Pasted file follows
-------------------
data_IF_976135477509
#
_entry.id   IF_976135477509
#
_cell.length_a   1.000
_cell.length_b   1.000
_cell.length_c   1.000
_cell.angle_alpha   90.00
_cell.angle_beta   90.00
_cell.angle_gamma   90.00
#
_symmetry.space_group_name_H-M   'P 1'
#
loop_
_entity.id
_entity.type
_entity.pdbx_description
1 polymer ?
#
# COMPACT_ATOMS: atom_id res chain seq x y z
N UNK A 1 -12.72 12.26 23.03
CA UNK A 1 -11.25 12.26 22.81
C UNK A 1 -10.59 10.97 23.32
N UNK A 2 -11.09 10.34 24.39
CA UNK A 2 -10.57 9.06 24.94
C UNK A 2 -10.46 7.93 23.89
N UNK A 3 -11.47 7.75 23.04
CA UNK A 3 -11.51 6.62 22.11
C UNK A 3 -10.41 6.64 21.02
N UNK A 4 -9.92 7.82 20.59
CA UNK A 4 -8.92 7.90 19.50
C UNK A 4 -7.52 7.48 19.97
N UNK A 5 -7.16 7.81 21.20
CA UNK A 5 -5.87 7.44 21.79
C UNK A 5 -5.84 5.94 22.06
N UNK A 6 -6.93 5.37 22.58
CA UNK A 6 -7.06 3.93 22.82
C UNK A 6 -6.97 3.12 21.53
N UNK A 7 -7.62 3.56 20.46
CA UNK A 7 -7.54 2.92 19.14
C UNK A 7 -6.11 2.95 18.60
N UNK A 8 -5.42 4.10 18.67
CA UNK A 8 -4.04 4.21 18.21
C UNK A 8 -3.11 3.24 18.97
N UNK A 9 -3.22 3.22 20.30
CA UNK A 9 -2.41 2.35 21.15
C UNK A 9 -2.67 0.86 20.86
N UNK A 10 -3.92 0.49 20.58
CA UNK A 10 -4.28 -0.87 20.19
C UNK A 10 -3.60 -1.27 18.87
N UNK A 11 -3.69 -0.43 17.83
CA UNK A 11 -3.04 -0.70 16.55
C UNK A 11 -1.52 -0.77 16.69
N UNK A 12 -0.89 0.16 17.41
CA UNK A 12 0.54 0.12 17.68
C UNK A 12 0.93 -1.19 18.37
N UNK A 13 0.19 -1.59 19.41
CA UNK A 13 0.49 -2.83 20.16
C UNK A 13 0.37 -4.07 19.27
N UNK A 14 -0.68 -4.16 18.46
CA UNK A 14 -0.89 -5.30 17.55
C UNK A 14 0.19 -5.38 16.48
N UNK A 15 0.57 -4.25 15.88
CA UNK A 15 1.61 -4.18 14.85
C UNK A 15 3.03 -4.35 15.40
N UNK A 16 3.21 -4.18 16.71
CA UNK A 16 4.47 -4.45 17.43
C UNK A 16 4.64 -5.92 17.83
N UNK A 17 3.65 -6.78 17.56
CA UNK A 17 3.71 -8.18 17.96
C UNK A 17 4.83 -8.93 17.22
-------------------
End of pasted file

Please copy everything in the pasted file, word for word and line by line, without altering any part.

data_IF_976135477509
#
_entry.id   IF_976135477509
#
_cell.length_a   1.000
_cell.length_b   1.000
_cell.length_c   1.000
_cell.angle_alpha   90.00
_cell.angle_beta   90.00
_cell.angle_gamma   90.00
#
_symmetry.space_group_name_H-M   'P 1'
#
loop_
_entity.id
_entity.type
_entity.pdbx_description
1 polymer ?
#
# COMPACT_ATOMS: atom_id res chain seq x y z
N UNK A 1 -12.72 12.26 23.03
CA UNK A 1 -11.25 12.26 22.81
C UNK A 1 -10.59 10.97 23.32
N UNK A 2 -11.09 10.34 24.39
CA UNK A 2 -10.57 9.06 24.94
C UNK A 2 -10.46 7.93 23.89
N UNK A 3 -11.47 7.75 23.04
CA UNK A 3 -11.51 6.62 22.11
C UNK A 3 -10.41 6.64 21.02
N UNK A 4 -9.92 7.82 20.59
CA UNK A 4 -8.92 7.90 19.50
C UNK A 4 -7.52 7.48 19.97
N UNK A 5 -7.16 7.81 21.20
CA UNK A 5 -5.87 7.44 21.79
C UNK A 5 -5.84 5.94 22.06
N UNK A 6 -6.93 5.37 22.58
CA UNK A 6 -7.06 3.93 22.82
C UNK A 6 -6.97 3.12 21.53
N UNK A 7 -7.62 3.56 20.46
CA UNK A 7 -7.54 2.92 19.14
C UNK A 7 -6.11 2.95 18.60
N UNK A 8 -5.42 4.10 18.67
CA UNK A 8 -4.04 4.21 18.21
C UNK A 8 -3.11 3.24 18.97
N UNK A 9 -3.22 3.22 20.30
CA UNK A 9 -2.41 2.35 21.15
C UNK A 9 -2.67 0.86 20.86
N UNK A 10 -3.92 0.49 20.58
CA UNK A 10 -4.28 -0.87 20.19
C UNK A 10 -3.60 -1.27 18.87
N UNK A 11 -3.69 -0.43 17.83
CA UNK A 11 -3.04 -0.70 16.55
C UNK A 11 -1.52 -0.77 16.69
N UNK A 12 -0.89 0.16 17.41
CA UNK A 12 0.54 0.12 17.68
C UNK A 12 0.93 -1.19 18.37
N UNK A 13 0.19 -1.59 19.41
CA UNK A 13 0.49 -2.83 20.16
C UNK A 13 0.37 -4.07 19.27
N UNK A 14 -0.68 -4.16 18.46
CA UNK A 14 -0.89 -5.30 17.55
C UNK A 14 0.19 -5.38 16.48
N UNK A 15 0.57 -4.25 15.88
CA UNK A 15 1.61 -4.18 14.85
C UNK A 15 3.03 -4.35 15.40
N UNK A 16 3.21 -4.18 16.71
CA UNK A 16 4.47 -4.45 17.43
C UNK A 16 4.64 -5.92 17.83
N UNK A 17 3.65 -6.78 17.56
CA UNK A 17 3.71 -8.18 17.96
C UNK A 17 4.83 -8.93 17.22